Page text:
By Andrew Galvin | Staff Writer | email@example.com
The smell of ambrosia wood fills the air as the hum of a table saw becomes ambient to the basement of Sloane. Fine Arts Professor Brian Collier and his students are unfazed by a light coating of saw dust on their clothing, as they focus intently on precisely building a piece of furniture that speaks to them. This is the Wood Furniture Design and Construction class in Sloane, which takes place on Wednesdays from 9 a.m. -12 p.m.
Five years ago, this class was only offered to art and design majors as an independent study. Collier chuckled as he recalled the first wood furniture design class, which was a group of five women who deemed themselves the “Mothers of Woodwork.” After the first year, he knew this class would be successful. However, he wasn’t sure how many students he would be able to teach while staying safe in an environment like a woodshop. He decided that 10 students would be enough.
“This is not a woodworking class, it is a wood furniture design class. They each do a design history presentation and we work through the issues workflow management or issues designing for a client,” Collier said.
These skills can be overlooked, but Collier said they are important in the design field.
Matt Simboski ‘24 is currently enrolled in the course, and said that Collier gives students the ability to express their creativity in the projects.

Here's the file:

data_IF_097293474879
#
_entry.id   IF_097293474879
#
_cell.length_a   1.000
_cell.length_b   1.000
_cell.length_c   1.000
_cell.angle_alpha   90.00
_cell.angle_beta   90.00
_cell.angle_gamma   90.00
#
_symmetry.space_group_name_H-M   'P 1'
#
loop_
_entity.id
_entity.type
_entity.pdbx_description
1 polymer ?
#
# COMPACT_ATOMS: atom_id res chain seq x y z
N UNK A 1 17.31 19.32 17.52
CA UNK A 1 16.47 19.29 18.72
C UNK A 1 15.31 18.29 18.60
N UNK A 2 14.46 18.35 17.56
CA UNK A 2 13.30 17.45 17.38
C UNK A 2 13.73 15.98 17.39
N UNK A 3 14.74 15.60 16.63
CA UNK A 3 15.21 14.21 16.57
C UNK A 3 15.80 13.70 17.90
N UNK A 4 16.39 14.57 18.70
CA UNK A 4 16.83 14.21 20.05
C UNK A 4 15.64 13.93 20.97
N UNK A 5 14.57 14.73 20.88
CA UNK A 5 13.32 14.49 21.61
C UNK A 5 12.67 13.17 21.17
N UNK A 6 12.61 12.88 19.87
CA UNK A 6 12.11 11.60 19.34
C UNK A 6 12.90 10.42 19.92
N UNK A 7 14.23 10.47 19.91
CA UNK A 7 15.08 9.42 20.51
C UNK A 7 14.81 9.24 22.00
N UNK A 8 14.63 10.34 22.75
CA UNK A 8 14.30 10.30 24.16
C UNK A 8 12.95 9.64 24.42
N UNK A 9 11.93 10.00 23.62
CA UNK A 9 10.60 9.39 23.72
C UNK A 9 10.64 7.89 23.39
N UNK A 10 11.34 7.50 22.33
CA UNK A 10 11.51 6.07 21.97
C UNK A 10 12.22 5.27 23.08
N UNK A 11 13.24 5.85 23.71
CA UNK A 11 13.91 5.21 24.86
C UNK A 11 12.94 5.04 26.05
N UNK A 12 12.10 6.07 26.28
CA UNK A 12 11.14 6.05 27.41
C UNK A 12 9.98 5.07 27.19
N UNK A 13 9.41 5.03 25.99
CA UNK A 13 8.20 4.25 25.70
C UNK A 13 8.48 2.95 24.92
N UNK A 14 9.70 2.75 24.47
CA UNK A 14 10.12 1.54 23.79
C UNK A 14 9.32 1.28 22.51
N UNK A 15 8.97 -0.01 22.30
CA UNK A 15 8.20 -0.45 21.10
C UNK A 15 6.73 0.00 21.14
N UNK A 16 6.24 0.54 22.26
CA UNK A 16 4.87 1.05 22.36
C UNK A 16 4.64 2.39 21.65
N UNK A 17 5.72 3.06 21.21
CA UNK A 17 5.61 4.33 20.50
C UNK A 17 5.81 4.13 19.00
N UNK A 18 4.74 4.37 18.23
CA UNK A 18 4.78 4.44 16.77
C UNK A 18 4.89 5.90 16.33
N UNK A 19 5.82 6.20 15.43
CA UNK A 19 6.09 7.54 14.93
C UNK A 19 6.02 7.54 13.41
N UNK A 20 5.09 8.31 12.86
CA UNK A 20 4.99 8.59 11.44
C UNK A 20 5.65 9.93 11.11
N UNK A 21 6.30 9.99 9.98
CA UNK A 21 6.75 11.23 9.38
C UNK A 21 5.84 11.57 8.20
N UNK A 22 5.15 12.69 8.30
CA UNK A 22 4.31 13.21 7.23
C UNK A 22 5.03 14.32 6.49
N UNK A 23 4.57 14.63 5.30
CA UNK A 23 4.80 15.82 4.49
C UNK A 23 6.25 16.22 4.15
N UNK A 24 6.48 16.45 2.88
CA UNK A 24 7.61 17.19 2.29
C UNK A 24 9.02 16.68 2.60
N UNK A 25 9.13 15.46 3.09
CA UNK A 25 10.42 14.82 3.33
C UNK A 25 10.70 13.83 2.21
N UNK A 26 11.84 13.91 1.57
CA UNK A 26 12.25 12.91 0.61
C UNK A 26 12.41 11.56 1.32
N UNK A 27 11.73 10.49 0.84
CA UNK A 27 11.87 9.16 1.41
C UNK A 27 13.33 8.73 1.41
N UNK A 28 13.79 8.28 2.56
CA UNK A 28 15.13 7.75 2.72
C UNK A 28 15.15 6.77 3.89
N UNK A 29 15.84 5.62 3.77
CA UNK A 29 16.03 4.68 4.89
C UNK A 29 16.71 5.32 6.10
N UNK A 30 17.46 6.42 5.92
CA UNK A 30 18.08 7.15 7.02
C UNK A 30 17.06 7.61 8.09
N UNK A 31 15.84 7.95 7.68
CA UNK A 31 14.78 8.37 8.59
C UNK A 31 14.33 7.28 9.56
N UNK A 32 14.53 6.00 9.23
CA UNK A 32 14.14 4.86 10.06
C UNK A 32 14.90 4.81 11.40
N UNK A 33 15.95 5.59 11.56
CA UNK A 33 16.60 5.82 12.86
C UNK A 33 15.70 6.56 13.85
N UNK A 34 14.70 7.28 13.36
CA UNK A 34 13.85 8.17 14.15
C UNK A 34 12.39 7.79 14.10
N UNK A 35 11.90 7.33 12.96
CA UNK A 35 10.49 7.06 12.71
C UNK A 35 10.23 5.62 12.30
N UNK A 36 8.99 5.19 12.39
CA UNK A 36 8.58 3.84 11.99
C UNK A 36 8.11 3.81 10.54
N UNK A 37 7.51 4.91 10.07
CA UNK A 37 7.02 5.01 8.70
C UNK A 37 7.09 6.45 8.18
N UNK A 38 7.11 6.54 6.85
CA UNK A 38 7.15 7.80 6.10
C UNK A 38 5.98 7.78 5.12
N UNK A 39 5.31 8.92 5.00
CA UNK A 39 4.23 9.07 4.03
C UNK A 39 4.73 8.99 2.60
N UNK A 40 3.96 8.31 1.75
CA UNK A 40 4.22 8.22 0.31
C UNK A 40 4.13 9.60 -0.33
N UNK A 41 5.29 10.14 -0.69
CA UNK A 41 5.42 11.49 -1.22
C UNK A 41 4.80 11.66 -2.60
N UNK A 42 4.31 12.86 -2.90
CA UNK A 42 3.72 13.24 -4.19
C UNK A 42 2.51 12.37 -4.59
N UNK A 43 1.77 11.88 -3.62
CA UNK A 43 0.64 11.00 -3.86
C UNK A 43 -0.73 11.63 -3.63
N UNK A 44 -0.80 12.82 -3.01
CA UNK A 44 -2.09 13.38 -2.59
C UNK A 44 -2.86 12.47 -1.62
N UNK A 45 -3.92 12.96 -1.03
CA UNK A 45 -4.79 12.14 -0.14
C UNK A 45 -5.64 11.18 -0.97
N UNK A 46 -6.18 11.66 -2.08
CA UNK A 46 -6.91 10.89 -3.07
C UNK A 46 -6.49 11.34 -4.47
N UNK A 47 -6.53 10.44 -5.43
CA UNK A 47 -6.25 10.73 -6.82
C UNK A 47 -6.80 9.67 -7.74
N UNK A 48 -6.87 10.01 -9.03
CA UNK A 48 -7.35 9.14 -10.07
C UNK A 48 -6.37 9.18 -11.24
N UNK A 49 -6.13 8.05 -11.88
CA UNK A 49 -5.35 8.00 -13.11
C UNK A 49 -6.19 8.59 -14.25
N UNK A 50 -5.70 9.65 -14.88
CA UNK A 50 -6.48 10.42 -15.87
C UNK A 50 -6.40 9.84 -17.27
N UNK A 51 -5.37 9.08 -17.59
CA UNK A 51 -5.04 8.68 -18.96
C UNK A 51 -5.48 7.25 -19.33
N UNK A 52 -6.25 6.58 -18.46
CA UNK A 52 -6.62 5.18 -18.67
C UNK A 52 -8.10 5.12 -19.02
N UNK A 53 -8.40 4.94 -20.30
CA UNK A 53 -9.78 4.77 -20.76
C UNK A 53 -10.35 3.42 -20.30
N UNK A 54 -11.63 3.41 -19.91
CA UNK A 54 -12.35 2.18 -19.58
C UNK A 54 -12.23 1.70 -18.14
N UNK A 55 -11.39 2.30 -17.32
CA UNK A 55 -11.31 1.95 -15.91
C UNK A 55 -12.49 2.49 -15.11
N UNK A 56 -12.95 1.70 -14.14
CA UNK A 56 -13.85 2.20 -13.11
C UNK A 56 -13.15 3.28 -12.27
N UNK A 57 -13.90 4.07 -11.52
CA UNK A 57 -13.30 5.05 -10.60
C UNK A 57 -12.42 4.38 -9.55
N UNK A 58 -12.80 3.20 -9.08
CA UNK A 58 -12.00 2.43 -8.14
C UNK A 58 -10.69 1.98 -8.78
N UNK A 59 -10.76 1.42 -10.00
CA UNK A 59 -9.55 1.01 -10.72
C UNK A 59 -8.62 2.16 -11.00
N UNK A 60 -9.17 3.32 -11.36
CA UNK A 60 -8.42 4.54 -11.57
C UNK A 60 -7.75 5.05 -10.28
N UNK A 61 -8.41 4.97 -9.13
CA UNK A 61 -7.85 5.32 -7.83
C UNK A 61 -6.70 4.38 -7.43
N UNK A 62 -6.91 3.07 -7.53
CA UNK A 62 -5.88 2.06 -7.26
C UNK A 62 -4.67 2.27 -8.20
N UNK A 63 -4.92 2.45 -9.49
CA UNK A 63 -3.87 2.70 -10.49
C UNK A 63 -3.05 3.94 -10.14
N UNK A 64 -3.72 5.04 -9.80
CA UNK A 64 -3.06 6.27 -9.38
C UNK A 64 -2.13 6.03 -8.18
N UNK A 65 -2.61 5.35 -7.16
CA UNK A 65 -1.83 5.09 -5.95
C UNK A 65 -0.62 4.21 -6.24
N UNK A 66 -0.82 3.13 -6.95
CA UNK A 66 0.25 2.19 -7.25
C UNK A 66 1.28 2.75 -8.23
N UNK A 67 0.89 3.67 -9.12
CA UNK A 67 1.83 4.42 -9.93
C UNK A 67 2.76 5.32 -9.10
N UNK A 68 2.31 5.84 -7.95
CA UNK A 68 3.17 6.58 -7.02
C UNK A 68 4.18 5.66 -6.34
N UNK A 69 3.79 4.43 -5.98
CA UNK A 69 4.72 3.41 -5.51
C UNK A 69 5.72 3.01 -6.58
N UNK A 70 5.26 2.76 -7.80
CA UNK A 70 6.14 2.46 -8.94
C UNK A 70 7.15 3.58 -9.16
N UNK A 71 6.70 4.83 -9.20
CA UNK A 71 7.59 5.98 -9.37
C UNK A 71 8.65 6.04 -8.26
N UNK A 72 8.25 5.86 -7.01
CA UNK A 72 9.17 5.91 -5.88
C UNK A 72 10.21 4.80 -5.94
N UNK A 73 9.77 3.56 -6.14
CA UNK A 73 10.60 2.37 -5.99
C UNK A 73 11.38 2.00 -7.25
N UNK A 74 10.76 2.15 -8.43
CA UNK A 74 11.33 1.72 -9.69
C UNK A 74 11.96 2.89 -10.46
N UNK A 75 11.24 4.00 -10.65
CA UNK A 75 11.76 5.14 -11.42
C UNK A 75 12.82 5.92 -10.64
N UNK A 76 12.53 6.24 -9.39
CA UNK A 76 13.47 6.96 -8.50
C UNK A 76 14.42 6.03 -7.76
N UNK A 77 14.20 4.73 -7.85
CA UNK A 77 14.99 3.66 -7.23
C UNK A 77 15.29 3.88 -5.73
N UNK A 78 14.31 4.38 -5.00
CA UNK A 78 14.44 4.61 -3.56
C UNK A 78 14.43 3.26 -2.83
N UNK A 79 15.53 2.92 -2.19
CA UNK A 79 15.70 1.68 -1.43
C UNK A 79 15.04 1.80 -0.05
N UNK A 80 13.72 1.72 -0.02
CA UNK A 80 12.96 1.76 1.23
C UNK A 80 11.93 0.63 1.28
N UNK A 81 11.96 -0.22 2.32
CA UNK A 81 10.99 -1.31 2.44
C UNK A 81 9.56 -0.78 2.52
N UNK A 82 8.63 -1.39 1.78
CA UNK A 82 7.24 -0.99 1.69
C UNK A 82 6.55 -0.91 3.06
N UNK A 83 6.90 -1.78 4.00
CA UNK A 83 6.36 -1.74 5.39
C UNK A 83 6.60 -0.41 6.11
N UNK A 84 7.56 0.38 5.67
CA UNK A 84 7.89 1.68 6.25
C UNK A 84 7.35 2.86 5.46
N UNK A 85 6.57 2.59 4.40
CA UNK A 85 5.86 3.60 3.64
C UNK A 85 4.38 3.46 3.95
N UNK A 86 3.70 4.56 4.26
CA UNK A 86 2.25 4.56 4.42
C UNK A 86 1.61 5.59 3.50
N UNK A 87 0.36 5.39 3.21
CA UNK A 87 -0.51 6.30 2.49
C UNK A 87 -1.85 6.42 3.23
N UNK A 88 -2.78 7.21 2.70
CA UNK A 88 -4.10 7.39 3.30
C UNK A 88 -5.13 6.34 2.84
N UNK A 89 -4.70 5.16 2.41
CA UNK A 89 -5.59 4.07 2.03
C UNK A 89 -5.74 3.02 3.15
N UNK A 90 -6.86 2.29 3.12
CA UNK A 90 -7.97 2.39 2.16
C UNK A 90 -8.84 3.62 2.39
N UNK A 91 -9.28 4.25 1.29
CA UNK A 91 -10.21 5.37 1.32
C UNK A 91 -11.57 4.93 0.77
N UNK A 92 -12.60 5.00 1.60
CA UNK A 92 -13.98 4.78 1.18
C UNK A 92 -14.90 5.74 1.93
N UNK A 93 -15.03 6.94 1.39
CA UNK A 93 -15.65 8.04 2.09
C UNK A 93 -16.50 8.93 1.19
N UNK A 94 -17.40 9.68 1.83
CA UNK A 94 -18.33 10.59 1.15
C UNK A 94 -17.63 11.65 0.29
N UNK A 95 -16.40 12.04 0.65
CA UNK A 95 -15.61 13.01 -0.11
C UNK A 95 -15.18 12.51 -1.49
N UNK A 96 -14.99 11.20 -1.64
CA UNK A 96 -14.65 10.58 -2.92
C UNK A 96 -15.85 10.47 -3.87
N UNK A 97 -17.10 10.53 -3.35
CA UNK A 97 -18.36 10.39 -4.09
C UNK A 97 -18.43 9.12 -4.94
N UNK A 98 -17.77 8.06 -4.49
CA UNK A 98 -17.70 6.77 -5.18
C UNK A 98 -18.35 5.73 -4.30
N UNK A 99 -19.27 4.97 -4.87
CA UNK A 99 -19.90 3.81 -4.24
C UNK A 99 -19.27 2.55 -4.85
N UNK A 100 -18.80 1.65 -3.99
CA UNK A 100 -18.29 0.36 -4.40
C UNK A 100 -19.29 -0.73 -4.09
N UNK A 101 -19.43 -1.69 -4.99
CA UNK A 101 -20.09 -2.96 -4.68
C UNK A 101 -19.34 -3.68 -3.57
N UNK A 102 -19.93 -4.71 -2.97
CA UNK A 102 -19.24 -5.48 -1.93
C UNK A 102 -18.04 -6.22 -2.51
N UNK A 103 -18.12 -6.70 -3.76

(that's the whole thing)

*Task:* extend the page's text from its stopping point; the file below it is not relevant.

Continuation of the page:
“We get a lot of freedom when it comes to what we are making. He gives us a general idea, but we can then take it in any direction we want,” he said. The most recent project that the class was working on was a wooden box, but “no one box served the same purpose.”
Brandon Duggan ‘22 focused intensely as he wedged a hinge onto the top of his project– a jewelry box. In another room, Jack Hurley ‘24 sanded a chess board that he plans to place in his living room at home.
The art program has taken a new shape in recent years, and Collier said this class was one of the first to start the change.
“This class walked hand-in-hand with our shift from just studio art from now art design which we integrated three years ago. And this was part of the loop for incorporating art and design,” Collier said.
Collier’s earlier jobs in set construction and interior design led to his 10 year career in wood furniture making. This knowledge in the creative and design aspects of the field, give him an experienced point of view to help students. Collier said the goal of the class is for the students at the end of the course to harness independence in their design projects.
“[And] have the ability to fully manage design and build projects. From wood selection to time management,” Collier said.
The class puts students in situations that give them the opportunity to take their experience and apply it to other aspects of their lives.
“It really made me appreciate taking my time. With this chess board I’ve spent 12-15 hours on, I take pride in it, I want it to be done the right way,” Hurley said.
“It can be frustrating making everything so precise but it always comes out better than expected,” Simboski said. That’s why they always say measure twice and only cut once.